ARDS

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General Information About ARDS

ARDS

What is ARDS? The acute respiratory distress syndrome (ARDS) is a condition in which the lungs become very inflamed. This causes fluid to leak out of the blood vessels of the lungs and flood the lungs’ air sacs (alveoli). Inflammation also causes some cells to accumulate in the air sacs, and it may cause some air sacs to collapse. Patients with ARDS feel short of breath, and their lungs may not get enough oxygen from the air into the blood stream.

What causes ARDS? Pneumonia is the most common cause of ARDS. Other causes include severe infections in other parts of the body, severe trauma, severe pancreatitis, and severe transfusion reactions. Each of these diseases can lead directly or indirectly to inflammation in the lungs.

Who is at risk of getting ARDS?  Anybody can get ARDS, including young and old, men and women, and people who are perfectly healthy before contracting one of the diseases than can cause ARDS. Patients with chronic diseases such as AIDS and cancer or patients taking medications such as prednisone that decrease their defenses against infections are more likely to experience ARDS.

How common is ARDS? Approximately 190,000 patients experience ARDS each year in the United States.

How serious is ARDS? It is a life-threatening problem. We estimate that 39% of patients with ARDS die before discharge from the hospital. The death rate is higher in the elderly and in patients who have chronic diseases such as kidney failure, AIDS, and COPD.

Are there long-term consequences to survivors of ARDS? In most survivors, the inflammation in the lungs resolves without causing significant impairments in lung function. Most survivors do not have serious breathing problems several months after experiencing ARDS. However, some survivors have other problems such as muscle weakness, depression, and memory loss that may persist for many months or even years after survival from ARDS.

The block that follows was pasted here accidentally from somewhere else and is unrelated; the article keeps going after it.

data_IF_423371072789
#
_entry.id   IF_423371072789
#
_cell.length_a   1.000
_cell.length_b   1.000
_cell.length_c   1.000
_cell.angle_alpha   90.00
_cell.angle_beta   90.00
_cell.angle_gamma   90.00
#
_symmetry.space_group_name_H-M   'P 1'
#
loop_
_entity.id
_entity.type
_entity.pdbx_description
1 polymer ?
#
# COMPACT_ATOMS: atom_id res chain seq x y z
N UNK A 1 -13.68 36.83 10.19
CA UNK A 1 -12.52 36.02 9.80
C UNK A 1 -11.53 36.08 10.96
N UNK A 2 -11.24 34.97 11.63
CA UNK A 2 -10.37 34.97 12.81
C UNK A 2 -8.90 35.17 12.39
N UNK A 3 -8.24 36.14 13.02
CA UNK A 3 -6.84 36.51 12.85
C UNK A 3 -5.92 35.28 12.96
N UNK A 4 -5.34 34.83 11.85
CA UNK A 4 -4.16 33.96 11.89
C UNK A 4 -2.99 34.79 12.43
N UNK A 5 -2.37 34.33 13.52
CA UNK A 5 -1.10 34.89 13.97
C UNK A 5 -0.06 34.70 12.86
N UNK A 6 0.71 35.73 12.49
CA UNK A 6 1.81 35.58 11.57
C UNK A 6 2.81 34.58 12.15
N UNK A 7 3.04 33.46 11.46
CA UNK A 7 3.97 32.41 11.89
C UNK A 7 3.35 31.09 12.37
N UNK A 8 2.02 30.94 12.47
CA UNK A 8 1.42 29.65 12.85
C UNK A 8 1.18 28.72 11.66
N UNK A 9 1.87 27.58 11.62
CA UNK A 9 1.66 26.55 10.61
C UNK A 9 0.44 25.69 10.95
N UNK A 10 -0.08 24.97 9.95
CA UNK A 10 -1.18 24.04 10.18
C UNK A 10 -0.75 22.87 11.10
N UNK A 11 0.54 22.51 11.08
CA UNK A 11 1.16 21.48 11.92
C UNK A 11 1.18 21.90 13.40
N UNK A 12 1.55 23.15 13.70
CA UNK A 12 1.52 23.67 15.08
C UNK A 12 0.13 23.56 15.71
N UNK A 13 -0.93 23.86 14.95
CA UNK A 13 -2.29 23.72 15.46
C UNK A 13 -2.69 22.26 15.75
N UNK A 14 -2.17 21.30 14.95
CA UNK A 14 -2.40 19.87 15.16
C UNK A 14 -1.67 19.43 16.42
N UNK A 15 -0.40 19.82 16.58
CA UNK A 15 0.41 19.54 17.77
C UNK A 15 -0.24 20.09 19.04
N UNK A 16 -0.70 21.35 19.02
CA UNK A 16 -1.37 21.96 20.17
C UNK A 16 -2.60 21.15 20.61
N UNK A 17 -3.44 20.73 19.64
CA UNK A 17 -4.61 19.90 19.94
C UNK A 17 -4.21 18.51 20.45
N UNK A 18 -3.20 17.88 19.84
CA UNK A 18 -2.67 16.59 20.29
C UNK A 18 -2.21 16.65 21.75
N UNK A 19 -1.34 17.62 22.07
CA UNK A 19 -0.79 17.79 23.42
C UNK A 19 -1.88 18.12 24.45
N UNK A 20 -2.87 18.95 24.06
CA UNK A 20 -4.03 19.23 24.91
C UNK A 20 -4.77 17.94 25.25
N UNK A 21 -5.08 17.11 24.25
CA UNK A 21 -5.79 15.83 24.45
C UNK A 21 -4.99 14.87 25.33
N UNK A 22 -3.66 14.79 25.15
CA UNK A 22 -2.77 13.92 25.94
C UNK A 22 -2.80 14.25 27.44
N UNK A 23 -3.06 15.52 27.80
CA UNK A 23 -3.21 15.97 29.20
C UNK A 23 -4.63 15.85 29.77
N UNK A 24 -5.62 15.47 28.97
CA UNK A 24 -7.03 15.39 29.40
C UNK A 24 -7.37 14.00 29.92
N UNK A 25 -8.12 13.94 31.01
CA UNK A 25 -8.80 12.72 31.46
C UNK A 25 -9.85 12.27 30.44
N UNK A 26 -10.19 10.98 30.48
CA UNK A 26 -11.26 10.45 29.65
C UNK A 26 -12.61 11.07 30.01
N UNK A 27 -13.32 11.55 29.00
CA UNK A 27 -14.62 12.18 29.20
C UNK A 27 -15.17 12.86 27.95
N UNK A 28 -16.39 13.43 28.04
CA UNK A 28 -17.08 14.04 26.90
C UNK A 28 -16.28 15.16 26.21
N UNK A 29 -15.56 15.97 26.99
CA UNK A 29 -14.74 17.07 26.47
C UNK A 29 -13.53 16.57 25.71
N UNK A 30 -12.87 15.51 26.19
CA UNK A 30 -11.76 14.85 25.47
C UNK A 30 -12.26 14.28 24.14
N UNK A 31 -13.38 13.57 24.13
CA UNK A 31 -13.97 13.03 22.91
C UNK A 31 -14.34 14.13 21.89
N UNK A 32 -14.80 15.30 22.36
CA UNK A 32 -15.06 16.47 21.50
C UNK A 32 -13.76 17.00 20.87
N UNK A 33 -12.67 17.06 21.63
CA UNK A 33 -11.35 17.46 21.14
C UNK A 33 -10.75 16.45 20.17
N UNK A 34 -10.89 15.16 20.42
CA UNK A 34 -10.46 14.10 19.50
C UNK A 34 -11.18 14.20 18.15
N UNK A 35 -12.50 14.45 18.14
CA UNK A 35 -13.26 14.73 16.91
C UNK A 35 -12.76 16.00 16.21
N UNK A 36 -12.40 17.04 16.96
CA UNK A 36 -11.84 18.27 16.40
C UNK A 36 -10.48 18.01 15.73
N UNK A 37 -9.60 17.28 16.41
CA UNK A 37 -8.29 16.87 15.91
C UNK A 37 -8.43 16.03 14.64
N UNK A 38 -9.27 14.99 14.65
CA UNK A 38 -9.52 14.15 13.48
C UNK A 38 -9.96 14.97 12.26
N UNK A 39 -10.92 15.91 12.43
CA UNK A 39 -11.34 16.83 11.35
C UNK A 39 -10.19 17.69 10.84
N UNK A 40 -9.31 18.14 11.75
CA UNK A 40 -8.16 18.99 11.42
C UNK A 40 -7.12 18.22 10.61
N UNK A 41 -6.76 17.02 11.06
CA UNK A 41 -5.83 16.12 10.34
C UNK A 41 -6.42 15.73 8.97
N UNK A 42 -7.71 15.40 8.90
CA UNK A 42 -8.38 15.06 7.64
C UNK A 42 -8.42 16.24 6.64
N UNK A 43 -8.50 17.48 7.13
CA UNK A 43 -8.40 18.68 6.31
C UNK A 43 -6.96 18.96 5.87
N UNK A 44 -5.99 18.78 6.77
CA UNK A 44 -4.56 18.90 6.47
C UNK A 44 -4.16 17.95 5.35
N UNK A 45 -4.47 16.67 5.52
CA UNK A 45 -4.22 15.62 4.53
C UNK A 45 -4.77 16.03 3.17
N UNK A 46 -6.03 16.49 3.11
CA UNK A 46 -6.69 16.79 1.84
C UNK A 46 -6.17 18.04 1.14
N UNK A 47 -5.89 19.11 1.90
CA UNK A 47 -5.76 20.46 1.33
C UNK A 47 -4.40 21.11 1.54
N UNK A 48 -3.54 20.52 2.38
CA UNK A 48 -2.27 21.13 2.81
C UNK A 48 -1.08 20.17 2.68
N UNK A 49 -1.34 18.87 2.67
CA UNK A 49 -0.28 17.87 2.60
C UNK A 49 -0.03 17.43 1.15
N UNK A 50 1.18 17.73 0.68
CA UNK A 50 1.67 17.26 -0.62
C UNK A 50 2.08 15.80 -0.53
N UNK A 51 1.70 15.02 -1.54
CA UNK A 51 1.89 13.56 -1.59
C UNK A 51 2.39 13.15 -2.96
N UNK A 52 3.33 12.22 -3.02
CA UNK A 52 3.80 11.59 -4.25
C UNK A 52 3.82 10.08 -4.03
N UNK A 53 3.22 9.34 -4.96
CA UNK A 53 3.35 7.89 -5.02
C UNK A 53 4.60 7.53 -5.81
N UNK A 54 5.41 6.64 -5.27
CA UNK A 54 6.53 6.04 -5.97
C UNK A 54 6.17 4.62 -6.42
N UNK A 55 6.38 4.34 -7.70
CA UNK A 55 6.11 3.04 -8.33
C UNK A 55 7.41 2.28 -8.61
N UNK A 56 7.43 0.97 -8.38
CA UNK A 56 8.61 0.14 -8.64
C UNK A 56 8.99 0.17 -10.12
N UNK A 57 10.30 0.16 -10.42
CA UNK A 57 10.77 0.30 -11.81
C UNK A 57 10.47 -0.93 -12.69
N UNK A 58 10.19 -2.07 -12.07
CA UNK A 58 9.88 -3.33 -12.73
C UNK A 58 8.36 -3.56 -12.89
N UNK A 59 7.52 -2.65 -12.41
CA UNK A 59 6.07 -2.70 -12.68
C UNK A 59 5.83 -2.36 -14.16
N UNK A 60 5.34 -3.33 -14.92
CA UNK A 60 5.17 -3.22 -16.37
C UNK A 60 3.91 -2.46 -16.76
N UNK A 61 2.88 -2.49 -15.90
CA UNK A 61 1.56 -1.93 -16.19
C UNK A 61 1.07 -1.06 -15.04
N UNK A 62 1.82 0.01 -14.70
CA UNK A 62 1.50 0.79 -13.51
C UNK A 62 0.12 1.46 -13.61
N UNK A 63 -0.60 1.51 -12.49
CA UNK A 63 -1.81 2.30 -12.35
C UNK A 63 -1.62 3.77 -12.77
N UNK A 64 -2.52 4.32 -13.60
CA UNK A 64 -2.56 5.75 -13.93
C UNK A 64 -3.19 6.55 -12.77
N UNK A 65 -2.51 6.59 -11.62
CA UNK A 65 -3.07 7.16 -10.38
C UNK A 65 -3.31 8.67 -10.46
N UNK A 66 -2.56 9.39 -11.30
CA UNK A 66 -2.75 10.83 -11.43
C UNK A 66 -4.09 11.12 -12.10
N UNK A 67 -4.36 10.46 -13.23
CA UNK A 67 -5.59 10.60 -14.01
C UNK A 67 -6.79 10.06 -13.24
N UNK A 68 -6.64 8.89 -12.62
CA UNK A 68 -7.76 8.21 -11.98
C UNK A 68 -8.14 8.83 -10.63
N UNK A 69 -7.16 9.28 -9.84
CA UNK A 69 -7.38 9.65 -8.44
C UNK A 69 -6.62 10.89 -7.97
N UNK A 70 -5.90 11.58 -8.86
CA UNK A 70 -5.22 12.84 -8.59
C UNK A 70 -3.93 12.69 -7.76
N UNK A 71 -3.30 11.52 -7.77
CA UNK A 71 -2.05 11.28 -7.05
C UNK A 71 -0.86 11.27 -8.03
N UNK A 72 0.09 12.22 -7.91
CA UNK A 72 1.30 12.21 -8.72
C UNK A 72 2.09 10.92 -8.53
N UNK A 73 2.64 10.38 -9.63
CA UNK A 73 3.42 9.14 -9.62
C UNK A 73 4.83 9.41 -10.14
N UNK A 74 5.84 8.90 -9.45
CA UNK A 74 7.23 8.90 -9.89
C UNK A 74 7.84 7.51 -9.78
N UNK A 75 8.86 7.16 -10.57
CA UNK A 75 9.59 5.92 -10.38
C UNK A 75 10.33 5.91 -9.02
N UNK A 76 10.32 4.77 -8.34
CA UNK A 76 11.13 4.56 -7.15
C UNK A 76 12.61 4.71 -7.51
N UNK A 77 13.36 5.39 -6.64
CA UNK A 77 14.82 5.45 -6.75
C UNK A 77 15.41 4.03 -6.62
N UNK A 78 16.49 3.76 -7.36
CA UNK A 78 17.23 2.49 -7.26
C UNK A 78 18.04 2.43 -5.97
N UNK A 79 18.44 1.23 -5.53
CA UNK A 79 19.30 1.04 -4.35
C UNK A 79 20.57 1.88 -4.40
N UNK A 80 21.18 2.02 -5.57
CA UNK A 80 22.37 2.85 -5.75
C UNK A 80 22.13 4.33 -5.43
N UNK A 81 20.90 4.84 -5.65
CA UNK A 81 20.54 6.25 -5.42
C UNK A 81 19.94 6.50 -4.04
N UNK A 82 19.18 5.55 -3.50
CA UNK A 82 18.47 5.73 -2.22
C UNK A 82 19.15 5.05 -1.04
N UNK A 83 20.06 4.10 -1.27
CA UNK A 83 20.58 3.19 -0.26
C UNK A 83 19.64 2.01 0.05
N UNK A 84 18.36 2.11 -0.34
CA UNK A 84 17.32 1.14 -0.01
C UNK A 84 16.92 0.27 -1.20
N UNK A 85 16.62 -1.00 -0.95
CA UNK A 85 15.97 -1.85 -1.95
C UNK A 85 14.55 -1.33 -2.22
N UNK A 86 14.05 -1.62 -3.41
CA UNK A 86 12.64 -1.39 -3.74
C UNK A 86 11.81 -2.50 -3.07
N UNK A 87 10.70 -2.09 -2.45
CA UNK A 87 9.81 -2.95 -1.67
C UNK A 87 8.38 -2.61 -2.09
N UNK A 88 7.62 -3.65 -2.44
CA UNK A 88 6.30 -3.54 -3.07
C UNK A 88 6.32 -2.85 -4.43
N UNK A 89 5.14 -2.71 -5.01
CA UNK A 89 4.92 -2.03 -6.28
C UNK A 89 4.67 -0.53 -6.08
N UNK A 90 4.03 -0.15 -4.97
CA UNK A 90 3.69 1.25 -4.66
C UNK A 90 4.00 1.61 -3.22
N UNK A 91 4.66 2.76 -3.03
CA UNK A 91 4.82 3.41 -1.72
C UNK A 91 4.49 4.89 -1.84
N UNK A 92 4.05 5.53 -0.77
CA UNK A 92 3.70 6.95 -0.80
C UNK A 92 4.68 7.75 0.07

How can ARDS be prevented? Vaccinations against influenza and pneumonia can prevent some cases of ARDS. If a patient has a fever, cough, and chest pain, he or she could have pneumonia. Early treatment with antibiotics may prevent it from progressing to ARDS. Early treatment of other infections may also prevent ARDS.

How is ARDS treated? Many patients with ARDS must be treated in an intensive care unit (ICU) because they need breathing support from a mechanical ventilator. In most cases, the ventilator can provide enough oxygen and get rid of enough carbon dioxide to buy time for antibiotics to work and for the body’s natural healing processes to occur. Rapid administration of the right antibiotics is very important. Other aspects of treatment include fluid management (reduce unnecessary fluids in the body), nutritional support (usually through a tube placed in the stomach), and use of some medications to prevent complication such as internal bleeding and blood clots.

Source: Roy Brower, MD — Member, ATS Board of Directors


Four Facts About ARDS
  1. Acute respiratory distress syndrome (ARDS) is defined as an acute process, which results in moderate to severe loss of lung function.

  2. Approximately 150,000-200,000 Americans will be diagnosed with ARDS each year.  Worldwide, that number is approximately 2.2 million

  3. There is no known prevention for ARDS at the present time.  Nor is there any known cure.  ARDS patients are treated with supportive care, most often in the Intensive Care Unit.

  4. Although ARDS is always a critical syndrome, more than half of the patients who are diagnosed with ARDS survive.

 (Source:  ARDSusa.org)